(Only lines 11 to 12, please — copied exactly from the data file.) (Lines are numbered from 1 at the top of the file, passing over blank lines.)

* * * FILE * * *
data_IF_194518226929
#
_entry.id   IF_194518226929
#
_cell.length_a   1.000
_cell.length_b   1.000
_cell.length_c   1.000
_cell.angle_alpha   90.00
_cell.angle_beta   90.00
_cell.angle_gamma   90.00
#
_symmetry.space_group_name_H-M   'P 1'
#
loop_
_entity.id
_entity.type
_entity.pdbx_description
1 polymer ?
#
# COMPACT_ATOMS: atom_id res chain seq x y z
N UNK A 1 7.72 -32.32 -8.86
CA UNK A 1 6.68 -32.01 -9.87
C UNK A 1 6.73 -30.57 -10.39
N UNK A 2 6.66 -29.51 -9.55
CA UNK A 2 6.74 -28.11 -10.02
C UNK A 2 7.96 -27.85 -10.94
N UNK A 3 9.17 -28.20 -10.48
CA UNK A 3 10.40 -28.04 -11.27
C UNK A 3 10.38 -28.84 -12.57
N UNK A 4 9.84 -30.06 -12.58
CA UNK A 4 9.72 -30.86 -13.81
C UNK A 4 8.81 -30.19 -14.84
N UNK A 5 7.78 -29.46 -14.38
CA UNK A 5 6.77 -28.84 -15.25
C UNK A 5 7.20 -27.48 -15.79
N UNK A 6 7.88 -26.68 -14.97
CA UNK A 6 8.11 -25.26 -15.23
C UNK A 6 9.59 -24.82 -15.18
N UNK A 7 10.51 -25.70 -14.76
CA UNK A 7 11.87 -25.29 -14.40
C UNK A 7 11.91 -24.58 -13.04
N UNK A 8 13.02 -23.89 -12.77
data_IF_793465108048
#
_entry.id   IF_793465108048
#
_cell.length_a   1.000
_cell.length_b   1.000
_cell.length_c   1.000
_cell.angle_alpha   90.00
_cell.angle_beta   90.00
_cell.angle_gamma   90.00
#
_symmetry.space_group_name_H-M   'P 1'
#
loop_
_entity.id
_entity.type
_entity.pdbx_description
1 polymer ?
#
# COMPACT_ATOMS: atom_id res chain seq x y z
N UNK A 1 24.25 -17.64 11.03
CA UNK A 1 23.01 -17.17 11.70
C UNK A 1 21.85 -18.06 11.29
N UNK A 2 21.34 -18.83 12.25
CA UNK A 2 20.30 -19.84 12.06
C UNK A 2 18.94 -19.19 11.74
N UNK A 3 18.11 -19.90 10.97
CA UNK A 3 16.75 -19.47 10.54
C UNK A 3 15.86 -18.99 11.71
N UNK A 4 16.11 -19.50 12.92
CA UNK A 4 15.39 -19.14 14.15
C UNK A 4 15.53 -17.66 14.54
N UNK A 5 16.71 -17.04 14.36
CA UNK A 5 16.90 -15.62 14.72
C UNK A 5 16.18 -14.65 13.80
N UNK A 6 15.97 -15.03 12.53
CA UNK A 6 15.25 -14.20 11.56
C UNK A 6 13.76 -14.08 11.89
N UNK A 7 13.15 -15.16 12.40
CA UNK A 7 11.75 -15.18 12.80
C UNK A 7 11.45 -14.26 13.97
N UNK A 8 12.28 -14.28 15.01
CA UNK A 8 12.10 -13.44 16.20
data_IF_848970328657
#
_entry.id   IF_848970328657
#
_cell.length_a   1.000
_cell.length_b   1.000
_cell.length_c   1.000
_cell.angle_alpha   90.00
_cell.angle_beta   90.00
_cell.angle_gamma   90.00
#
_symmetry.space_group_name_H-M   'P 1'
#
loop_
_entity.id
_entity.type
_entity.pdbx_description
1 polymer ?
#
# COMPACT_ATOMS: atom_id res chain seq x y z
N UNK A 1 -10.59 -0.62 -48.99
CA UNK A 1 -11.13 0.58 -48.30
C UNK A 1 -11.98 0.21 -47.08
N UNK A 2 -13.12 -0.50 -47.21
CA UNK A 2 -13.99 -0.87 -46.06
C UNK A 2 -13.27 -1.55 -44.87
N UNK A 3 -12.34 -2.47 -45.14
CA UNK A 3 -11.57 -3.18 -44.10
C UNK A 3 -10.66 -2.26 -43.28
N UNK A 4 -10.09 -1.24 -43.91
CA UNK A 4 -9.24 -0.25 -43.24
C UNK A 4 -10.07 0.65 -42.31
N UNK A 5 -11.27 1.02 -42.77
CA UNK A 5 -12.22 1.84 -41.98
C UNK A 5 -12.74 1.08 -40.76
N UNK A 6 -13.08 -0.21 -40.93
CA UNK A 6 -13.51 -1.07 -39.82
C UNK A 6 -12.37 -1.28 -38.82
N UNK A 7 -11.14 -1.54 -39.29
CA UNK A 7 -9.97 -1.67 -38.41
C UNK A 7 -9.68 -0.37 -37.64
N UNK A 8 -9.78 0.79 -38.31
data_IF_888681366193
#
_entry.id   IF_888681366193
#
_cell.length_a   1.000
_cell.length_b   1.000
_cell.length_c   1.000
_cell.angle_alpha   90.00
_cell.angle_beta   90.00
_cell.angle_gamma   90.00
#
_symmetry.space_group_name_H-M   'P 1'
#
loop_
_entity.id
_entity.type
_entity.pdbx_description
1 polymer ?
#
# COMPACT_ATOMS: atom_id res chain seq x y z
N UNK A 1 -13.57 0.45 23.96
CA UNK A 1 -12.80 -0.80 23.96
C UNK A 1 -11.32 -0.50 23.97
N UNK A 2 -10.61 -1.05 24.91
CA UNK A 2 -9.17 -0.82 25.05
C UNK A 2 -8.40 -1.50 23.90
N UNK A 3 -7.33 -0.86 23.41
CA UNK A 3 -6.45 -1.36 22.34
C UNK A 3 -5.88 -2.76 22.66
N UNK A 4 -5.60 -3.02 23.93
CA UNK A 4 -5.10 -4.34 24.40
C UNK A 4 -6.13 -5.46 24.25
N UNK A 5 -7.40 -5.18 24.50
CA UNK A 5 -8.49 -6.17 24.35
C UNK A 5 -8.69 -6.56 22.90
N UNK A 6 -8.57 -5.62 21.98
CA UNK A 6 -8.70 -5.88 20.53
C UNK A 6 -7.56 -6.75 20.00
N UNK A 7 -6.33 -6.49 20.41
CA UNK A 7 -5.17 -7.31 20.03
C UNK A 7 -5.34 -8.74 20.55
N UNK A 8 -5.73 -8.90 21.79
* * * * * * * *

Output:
#
_symmetry.space_group_name_H-M   'P 1'